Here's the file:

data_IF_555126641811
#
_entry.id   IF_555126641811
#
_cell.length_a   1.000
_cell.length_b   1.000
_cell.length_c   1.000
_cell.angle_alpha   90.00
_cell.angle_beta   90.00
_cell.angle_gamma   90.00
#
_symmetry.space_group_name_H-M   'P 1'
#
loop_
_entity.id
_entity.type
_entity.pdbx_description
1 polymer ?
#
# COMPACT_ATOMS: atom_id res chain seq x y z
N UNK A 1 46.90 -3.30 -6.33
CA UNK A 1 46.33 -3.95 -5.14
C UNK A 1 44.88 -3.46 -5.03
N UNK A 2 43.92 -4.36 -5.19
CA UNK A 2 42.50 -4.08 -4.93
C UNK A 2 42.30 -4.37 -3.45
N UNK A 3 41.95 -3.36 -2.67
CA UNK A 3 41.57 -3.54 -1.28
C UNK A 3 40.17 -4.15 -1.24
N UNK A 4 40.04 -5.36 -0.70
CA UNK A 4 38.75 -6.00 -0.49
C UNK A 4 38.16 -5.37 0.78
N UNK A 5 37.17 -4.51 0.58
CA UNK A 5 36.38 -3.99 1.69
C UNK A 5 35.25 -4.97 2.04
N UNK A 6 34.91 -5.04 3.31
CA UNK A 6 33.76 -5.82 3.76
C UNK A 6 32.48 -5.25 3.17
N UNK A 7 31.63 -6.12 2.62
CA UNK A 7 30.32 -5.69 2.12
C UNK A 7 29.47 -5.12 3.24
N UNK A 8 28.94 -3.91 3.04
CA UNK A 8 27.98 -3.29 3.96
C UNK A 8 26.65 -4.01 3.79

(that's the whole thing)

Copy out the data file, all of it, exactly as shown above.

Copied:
data_IF_555126641811
#
_entry.id   IF_555126641811
#
_cell.length_a   1.000
_cell.length_b   1.000
_cell.length_c   1.000
_cell.angle_alpha   90.00
_cell.angle_beta   90.00
_cell.angle_gamma   90.00
#
_symmetry.space_group_name_H-M   'P 1'
#
loop_
_entity.id
_entity.type
_entity.pdbx_description
1 polymer ?
#
# COMPACT_ATOMS: atom_id res chain seq x y z
N UNK A 1 46.90 -3.30 -6.33
CA UNK A 1 46.33 -3.95 -5.14
C UNK A 1 44.88 -3.46 -5.03
N UNK A 2 43.92 -4.36 -5.19
CA UNK A 2 42.50 -4.08 -4.93
C UNK A 2 42.30 -4.37 -3.45
N UNK A 3 41.95 -3.36 -2.67
CA UNK A 3 41.57 -3.54 -1.28
C UNK A 3 40.17 -4.15 -1.24
N UNK A 4 40.04 -5.36 -0.70
CA UNK A 4 38.75 -6.00 -0.49
C UNK A 4 38.16 -5.37 0.78
N UNK A 5 37.17 -4.51 0.58
CA UNK A 5 36.38 -3.99 1.69
C UNK A 5 35.25 -4.97 2.04
N UNK A 6 34.91 -5.04 3.31
CA UNK A 6 33.76 -5.82 3.76
C UNK A 6 32.48 -5.25 3.17
N UNK A 7 31.63 -6.12 2.62
CA UNK A 7 30.32 -5.69 2.12
C UNK A 7 29.47 -5.12 3.24
N UNK A 8 28.94 -3.91 3.04
CA UNK A 8 27.98 -3.29 3.96
C UNK A 8 26.65 -4.01 3.79